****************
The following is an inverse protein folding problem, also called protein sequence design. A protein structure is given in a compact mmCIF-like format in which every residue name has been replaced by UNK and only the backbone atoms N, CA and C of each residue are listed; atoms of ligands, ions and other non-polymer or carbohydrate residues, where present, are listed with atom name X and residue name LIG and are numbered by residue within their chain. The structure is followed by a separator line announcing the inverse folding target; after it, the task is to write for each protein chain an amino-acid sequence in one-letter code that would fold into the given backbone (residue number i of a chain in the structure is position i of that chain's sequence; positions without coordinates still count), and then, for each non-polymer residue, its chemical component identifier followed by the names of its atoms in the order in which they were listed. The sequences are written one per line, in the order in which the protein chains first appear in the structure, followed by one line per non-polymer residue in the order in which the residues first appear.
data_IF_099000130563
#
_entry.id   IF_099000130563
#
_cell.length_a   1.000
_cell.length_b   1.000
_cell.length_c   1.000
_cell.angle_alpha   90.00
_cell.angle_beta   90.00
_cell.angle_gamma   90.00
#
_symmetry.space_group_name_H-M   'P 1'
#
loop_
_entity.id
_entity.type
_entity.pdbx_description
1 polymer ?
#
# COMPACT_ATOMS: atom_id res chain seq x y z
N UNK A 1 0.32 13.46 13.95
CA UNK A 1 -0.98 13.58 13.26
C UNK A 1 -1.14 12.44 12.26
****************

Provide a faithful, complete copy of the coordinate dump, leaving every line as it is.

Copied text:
The following is an inverse protein folding problem, also called protein sequence design. A protein structure is given in a compact mmCIF-like format in which every residue name has been replaced by UNK and only the backbone atoms N, CA and C of each residue are listed; atoms of ligands, ions and other non-polymer or carbohydrate residues, where present, are listed with atom name X and residue name LIG and are numbered by residue within their chain. The structure is followed by a separator line announcing the inverse folding target; after it, the task is to write for each protein chain an amino-acid sequence in one-letter code that would fold into the given backbone (residue number i of a chain in the structure is position i of that chain's sequence; positions without coordinates still count), and then, for each non-polymer residue, its chemical component identifier followed by the names of its atoms in the order in which they were listed. The sequences are written one per line, in the order in which the protein chains first appear in the structure, followed by one line per non-polymer residue in the order in which the residues first appear.
data_IF_099000130563
#
_entry.id   IF_099000130563
#
_cell.length_a   1.000
_cell.length_b   1.000
_cell.length_c   1.000
_cell.angle_alpha   90.00
_cell.angle_beta   90.00
_cell.angle_gamma   90.00
#
_symmetry.space_group_name_H-M   'P 1'
#
loop_
_entity.id
_entity.type
_entity.pdbx_description
1 polymer ?
#
# COMPACT_ATOMS: atom_id res chain seq x y z
N UNK A 1 0.32 13.46 13.95
CA UNK A 1 -0.98 13.58 13.26
C UNK A 1 -1.14 12.44 12.26